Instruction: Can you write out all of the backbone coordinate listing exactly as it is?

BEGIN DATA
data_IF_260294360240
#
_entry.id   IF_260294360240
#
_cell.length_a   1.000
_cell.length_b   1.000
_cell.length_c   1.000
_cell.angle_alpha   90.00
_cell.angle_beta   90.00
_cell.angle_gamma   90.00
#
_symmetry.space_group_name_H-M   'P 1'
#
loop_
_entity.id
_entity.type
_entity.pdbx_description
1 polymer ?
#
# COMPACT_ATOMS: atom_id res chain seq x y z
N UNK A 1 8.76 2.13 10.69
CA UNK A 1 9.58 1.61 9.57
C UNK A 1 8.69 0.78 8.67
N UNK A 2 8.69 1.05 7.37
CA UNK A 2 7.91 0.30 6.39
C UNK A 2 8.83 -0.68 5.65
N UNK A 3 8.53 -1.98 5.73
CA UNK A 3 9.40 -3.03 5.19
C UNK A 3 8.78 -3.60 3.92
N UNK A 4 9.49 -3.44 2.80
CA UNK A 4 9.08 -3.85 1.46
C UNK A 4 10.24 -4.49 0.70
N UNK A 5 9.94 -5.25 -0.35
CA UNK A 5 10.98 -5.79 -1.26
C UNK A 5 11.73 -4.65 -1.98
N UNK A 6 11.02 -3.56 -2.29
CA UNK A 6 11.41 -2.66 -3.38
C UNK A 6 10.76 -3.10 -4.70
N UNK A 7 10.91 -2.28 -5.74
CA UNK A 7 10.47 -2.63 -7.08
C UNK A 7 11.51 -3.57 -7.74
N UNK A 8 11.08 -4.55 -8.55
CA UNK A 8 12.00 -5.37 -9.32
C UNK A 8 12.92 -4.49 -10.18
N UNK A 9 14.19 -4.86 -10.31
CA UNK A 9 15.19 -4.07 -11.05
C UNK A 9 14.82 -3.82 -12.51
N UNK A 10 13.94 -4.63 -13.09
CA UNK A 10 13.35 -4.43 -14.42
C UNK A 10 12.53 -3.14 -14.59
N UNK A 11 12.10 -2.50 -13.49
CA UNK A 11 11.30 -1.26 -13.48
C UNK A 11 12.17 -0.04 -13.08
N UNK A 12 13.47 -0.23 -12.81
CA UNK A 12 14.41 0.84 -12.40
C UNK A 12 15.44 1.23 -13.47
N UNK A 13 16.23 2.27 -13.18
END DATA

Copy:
data_IF_260294360240
#
_entry.id   IF_260294360240
#
_cell.length_a   1.000
_cell.length_b   1.000
_cell.length_c   1.000
_cell.angle_alpha   90.00
_cell.angle_beta   90.00
_cell.angle_gamma   90.00
#
_symmetry.space_group_name_H-M   'P 1'
#
loop_
_entity.id
_entity.type
_entity.pdbx_description
1 polymer ?
#
# COMPACT_ATOMS: atom_id res chain seq x y z
N UNK A 1 8.76 2.13 10.69
CA UNK A 1 9.58 1.61 9.57
C UNK A 1 8.69 0.78 8.67
N UNK A 2 8.69 1.05 7.37
CA UNK A 2 7.91 0.30 6.39
C UNK A 2 8.83 -0.68 5.65
N UNK A 3 8.53 -1.98 5.73
CA UNK A 3 9.40 -3.03 5.19
C UNK A 3 8.78 -3.60 3.92
N UNK A 4 9.49 -3.44 2.80
CA UNK A 4 9.08 -3.85 1.46
C UNK A 4 10.24 -4.49 0.70
N UNK A 5 9.94 -5.25 -0.35
CA UNK A 5 10.98 -5.79 -1.26
C UNK A 5 11.73 -4.65 -1.98
N UNK A 6 11.02 -3.56 -2.29
CA UNK A 6 11.41 -2.66 -3.38
C UNK A 6 10.76 -3.10 -4.70
N UNK A 7 10.91 -2.28 -5.74
CA UNK A 7 10.47 -2.63 -7.08
C UNK A 7 11.51 -3.57 -7.74
N UNK A 8 11.08 -4.55 -8.55
CA UNK A 8 12.00 -5.37 -9.32
C UNK A 8 12.92 -4.49 -10.18
N UNK A 9 14.19 -4.86 -10.31
CA UNK A 9 15.19 -4.07 -11.05
C UNK A 9 14.82 -3.82 -12.51
N UNK A 10 13.94 -4.63 -13.09
CA UNK A 10 13.35 -4.43 -14.42
C UNK A 10 12.53 -3.14 -14.59
N UNK A 11 12.10 -2.50 -13.49
CA UNK A 11 11.30 -1.26 -13.48
C UNK A 11 12.17 -0.04 -13.08
N UNK A 12 13.47 -0.23 -12.81
CA UNK A 12 14.41 0.84 -12.40
C UNK A 12 15.44 1.23 -13.47
N UNK A 13 16.23 2.27 -13.18